If you’ve ever had an appointment with Dr. Sergent at MMT, you may be wondering why he has a poster full of babies on his wall?
“It actually forms the basis for our treatment approach,” he says. “The poster shows all the
different milestones that infants should be able to do well and at what point in their development. These pictures are somewhat of a roadmap.”
Dr. Sergent is referring to the Dynamic Neuromuscular Stabilization (DNS), which is from the Prague School of Chiropractic.
While none of us remember the first time we rolled over, crawled or squatted, at one time, these were all new movements to our bodies. They came naturally to us as part of our development and are called global motor patterns.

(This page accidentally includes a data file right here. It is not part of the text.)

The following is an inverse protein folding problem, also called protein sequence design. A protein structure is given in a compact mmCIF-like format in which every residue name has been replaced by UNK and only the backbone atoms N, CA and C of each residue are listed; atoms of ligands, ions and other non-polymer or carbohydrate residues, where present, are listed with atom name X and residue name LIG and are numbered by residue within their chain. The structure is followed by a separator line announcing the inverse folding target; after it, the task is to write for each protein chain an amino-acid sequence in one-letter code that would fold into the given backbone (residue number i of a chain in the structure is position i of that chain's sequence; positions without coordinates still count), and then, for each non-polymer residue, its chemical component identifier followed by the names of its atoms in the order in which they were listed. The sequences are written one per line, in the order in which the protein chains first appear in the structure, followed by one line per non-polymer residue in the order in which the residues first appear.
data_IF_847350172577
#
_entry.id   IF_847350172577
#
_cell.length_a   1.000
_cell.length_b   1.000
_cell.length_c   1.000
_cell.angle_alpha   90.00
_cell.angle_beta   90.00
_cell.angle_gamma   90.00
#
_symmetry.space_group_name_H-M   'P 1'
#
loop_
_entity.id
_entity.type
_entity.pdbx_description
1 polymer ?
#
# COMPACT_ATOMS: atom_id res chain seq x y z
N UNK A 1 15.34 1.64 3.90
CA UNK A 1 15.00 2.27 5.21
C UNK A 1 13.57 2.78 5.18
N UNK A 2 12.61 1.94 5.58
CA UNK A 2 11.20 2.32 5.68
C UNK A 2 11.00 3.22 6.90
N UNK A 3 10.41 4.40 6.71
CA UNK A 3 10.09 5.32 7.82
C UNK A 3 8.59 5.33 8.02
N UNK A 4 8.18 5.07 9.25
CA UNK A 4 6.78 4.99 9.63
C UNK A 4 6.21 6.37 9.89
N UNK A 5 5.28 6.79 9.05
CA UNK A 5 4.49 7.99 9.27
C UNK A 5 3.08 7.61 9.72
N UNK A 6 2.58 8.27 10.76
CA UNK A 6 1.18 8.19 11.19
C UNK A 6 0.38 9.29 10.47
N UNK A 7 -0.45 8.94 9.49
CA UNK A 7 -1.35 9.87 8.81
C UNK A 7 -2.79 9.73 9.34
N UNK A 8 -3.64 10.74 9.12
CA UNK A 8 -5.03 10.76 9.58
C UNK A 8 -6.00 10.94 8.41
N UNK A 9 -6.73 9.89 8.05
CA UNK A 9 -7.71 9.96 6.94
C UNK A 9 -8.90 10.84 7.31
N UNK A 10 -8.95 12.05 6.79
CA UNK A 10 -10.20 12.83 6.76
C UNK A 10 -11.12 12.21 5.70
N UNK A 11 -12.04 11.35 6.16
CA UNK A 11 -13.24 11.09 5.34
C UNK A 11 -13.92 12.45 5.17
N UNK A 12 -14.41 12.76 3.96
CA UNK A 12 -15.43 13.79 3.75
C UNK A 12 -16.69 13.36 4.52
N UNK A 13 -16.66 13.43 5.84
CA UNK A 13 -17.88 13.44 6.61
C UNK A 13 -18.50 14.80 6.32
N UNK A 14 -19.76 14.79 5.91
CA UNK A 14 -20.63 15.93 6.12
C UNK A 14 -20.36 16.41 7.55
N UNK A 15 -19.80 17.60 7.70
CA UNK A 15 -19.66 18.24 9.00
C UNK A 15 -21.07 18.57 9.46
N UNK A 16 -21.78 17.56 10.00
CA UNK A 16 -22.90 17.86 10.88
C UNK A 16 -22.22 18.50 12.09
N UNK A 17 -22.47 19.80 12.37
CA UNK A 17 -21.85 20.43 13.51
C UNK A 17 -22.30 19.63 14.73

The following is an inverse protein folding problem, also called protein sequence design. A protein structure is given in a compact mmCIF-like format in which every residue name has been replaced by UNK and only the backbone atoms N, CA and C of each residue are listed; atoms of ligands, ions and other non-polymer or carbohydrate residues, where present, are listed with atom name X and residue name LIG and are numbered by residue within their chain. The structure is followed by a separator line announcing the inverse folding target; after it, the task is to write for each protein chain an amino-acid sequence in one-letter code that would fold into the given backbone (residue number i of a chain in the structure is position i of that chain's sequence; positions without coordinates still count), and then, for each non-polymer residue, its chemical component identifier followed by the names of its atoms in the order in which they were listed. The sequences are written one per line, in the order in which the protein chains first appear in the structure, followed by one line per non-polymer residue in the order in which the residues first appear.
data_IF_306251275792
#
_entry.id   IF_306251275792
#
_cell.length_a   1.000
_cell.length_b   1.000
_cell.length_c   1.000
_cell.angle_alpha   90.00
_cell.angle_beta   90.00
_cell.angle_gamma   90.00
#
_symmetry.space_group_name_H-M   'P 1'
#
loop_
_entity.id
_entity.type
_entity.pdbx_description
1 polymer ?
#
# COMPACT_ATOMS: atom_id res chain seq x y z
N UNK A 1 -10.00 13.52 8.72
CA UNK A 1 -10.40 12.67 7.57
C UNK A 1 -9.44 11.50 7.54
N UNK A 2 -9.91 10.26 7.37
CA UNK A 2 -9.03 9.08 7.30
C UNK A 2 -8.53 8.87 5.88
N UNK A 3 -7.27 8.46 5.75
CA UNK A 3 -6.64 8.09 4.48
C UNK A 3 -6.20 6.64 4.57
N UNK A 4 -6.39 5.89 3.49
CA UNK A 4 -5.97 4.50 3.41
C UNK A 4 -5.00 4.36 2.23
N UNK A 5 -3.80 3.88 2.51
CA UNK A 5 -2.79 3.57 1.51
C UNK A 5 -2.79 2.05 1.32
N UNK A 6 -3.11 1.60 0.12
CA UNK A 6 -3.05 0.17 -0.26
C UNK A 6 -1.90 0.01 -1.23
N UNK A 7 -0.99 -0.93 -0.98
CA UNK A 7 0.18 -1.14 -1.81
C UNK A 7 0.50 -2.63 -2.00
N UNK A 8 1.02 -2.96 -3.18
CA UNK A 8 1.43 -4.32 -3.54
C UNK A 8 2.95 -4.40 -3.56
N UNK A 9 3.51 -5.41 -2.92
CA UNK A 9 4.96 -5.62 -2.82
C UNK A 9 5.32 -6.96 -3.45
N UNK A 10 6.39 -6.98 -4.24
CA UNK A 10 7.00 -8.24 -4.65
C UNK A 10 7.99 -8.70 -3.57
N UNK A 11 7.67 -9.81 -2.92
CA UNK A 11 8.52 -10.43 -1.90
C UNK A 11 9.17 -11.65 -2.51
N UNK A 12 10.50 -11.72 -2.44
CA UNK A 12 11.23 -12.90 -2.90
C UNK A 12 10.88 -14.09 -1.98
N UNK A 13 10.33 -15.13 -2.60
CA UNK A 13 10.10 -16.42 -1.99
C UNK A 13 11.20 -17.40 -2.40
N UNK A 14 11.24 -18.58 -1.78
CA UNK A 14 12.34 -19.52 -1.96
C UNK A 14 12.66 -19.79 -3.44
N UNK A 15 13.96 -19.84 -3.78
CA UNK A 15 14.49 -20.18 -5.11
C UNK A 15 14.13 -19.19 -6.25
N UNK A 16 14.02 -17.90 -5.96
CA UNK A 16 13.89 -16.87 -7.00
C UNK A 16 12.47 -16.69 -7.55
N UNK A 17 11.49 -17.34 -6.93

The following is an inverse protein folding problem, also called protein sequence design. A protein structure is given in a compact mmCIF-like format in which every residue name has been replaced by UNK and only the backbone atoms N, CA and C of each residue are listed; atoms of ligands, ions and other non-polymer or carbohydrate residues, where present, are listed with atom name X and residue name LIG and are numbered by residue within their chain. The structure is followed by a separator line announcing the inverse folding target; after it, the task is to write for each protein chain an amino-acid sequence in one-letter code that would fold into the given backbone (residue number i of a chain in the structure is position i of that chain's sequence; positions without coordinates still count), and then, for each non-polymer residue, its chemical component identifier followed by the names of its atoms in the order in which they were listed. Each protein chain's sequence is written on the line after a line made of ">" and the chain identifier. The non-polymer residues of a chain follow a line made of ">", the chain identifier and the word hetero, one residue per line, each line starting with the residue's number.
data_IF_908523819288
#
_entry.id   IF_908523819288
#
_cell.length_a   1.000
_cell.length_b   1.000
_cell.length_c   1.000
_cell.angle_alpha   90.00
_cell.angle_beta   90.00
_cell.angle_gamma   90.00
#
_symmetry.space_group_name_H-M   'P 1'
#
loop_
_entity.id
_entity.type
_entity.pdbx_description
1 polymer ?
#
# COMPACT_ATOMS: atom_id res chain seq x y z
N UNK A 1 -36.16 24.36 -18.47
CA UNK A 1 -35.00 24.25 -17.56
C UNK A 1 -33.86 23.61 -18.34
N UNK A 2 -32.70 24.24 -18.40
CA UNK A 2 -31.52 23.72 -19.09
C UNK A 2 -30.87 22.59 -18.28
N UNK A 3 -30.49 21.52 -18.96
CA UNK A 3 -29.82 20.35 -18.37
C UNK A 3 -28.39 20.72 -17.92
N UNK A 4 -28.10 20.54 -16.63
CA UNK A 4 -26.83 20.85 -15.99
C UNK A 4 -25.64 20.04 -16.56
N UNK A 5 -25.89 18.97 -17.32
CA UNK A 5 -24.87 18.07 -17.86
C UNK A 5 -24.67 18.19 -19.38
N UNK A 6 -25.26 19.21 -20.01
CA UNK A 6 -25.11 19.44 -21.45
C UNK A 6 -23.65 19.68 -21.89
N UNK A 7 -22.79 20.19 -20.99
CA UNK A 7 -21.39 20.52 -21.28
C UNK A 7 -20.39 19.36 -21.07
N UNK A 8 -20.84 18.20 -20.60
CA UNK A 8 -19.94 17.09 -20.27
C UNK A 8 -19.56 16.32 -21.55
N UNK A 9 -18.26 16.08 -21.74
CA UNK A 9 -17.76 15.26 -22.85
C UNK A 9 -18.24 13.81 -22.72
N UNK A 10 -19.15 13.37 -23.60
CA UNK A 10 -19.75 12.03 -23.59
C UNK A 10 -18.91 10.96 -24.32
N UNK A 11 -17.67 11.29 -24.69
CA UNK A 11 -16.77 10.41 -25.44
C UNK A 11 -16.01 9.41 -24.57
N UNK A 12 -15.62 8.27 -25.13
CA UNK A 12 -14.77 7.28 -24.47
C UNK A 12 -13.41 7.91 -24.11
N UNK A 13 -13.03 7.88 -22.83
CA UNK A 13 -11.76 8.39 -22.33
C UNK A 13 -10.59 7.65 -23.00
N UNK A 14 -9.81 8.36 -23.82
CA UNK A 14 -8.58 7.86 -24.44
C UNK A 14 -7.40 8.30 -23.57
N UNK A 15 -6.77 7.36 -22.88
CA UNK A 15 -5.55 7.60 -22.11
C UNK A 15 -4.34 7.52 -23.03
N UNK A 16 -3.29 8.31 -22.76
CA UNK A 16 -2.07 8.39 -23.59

And then, in some cases, we “forgot” the correct and natural way to do them.
“We don’t really know why this happens,” says Dr. Sergent. “It could be our lifestyles, it could be the activities we do (and don’t do) as adults. We do know that children don’t play as much as they used to, and as they get older, their amount of play decreases.”
He also lets us on on a little secret about that poster: He reads it much like a periodic table when deciding on how to treat his patients and the photos are actually divided into three different groups.
By incorporating these exercises into the treatment plan, Dr. Sergent is not just working your muscles, he’s also working your brain and retraining your body to move the way it used to do – when you were a child!